How to Calculate the ROI of Online Communities

By Richard Millington

ROI People

The customer lifetime value is the total predicted profit generated by an individual customer.

Imagine you run a community for a recruitment consultancy. Your recruitment community helps identify leads. A converted lead (i.e. someone who uses your service to recruit an employee) might generate $20k in profit. Let’s imagine you generate 30 such leads a year. This is $600k in profit. That is a good outcome.

But now imagine the average company remains a customer for a further four projects over three years generating $20k in profit for each person you place. The lifetime value of these customers is now $2.4m* ($20k * 30 * 4).

* (in practice, we should use a discount rate for profit generated in future years).

Do not ignore the lifetime value of the customers the community has helped acquire or retain for the organization. This is value directly created by the community and should be attributed to the community. Understanding the lifetime value can be the single biggest factor to determine if the community will gain the additional investment it needs.

How To Calculate CLV

There are several different formulae for counting the customer lifetime value. At the simplest level, CLV is essentially the length of time the customer continues to purchase from the organization and the amount an average customer spends during that time frame.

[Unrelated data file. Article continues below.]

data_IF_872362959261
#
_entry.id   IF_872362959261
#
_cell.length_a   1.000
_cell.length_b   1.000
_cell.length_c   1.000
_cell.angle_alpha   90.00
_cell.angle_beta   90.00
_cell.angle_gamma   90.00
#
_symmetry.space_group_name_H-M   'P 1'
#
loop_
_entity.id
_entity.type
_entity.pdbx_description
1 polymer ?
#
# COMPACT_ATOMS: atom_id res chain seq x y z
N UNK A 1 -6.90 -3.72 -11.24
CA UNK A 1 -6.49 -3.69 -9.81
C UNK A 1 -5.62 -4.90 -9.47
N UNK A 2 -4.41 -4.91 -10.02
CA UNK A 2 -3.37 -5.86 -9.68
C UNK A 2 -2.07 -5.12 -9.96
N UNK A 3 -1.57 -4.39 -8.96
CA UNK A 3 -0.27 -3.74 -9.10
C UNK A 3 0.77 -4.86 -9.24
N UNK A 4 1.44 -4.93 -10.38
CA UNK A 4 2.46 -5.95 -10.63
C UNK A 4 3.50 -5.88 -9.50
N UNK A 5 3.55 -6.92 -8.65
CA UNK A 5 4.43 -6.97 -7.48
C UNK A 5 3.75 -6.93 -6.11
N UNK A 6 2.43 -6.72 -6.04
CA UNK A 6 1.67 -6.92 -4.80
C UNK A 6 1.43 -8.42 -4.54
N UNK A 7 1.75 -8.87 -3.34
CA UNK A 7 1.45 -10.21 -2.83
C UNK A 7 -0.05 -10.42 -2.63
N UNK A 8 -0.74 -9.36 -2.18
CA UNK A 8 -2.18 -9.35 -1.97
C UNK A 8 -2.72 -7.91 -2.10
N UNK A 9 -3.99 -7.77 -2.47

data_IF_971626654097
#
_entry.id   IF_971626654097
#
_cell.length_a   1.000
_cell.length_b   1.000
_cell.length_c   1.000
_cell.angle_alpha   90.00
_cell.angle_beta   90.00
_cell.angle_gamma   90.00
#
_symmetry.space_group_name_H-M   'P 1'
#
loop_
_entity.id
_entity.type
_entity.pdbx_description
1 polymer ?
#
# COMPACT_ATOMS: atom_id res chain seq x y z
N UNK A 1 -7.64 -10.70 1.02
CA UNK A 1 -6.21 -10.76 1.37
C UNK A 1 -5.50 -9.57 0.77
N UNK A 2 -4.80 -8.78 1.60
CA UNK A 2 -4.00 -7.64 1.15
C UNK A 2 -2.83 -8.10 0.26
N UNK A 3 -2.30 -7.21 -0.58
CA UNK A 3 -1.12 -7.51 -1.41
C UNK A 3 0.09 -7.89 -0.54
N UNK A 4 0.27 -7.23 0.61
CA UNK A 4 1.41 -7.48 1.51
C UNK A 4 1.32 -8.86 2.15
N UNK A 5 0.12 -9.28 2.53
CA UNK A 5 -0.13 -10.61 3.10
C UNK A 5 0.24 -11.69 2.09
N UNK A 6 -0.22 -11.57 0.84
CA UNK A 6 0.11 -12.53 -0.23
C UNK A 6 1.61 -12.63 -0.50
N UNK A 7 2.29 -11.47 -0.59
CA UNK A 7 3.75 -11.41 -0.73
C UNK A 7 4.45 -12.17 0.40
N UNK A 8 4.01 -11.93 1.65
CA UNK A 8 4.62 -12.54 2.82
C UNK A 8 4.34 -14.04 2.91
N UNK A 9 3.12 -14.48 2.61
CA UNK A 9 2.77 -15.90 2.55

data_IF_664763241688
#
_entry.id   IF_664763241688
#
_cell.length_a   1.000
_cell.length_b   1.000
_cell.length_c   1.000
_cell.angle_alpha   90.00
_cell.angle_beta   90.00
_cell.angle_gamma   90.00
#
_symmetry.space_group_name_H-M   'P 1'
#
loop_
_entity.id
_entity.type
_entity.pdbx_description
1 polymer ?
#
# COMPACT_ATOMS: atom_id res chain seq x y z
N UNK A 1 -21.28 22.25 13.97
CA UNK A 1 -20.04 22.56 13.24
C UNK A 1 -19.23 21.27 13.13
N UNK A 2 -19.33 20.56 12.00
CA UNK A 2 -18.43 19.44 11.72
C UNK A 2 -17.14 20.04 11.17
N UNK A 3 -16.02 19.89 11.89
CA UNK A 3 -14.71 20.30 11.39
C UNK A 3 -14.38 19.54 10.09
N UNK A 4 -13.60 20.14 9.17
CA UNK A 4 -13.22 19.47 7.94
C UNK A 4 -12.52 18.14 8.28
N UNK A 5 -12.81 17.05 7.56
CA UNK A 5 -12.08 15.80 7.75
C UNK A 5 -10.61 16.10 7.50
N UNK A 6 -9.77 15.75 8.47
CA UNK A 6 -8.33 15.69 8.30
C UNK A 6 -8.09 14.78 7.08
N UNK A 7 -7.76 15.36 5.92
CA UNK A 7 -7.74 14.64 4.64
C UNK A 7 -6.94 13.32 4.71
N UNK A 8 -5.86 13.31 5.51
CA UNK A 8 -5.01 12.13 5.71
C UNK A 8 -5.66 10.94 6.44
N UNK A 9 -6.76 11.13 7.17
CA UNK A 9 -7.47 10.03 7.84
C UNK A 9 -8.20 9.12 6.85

CLV = (T x AOV) x R

T = average monthly transactions
AOV = average order value
R = average retention rate (in months)

However, this ignores profit, costs, and the discount rate. This will grossly over-estimate the value of a customer. An improved formula would also multiply this figure by the average gross margin. This tells you how much profit you make from a customer rather than how much a customer spends.

CLV = ((T x AOV) x R) x AGM

T = average monthly transactions
AOV = average order value
R = average retention rate (in months)
AGM = average gross margin)

Instead of multiplying by retention rate, you can also divide by annual churn rate.

This tells you how much profit each customer generated for the organization. This is probably the deepest level we wish to go to here. A more complicated (and accurate) formula would discount this profile to its Net Present Value. While this is more accurate, the difference usually stays below 10% for until just below five years.

Maximizing customer lifetime value is the holy grail for many database marketers. The purpose of increasing loyalty, customer satisfaction, and a whole host of related metrics are ultimately designed to increase the lifetime value of a customer.

However, while it is the ultimate goal, it is not often the stated metric. Instead, the metric is a direct antecedent of that goal. These are shown below.

  1. Increasing Customer Loyalty. This is a nebulous term which can refer to physical or psychological aspects of customers. It can refer to what customers do (e.g. buying habits), or what customers think (customer sentiment, how customers feel about the organization and think about its products). However, while customer loyalty is possibly the most cited reason for creating an online community, it has no established metric. Instead, customer loyalty is usually evidenced in increased retention rates, frequency of purchases, share of wallet, or average order value.
  2. Retention Rate/Churn. Customer retention rate refers to the amount of time a customer remains a customer of the organization. For organizations that sell subscriptions or membership products (e.g. associations/SaaS companies), renewal rates are essential to the business. Retention rates are affected by customer satisfaction/sentiment and competition with other organizations. Many organizations believe it’s far cheaper to keep a customer than to create one.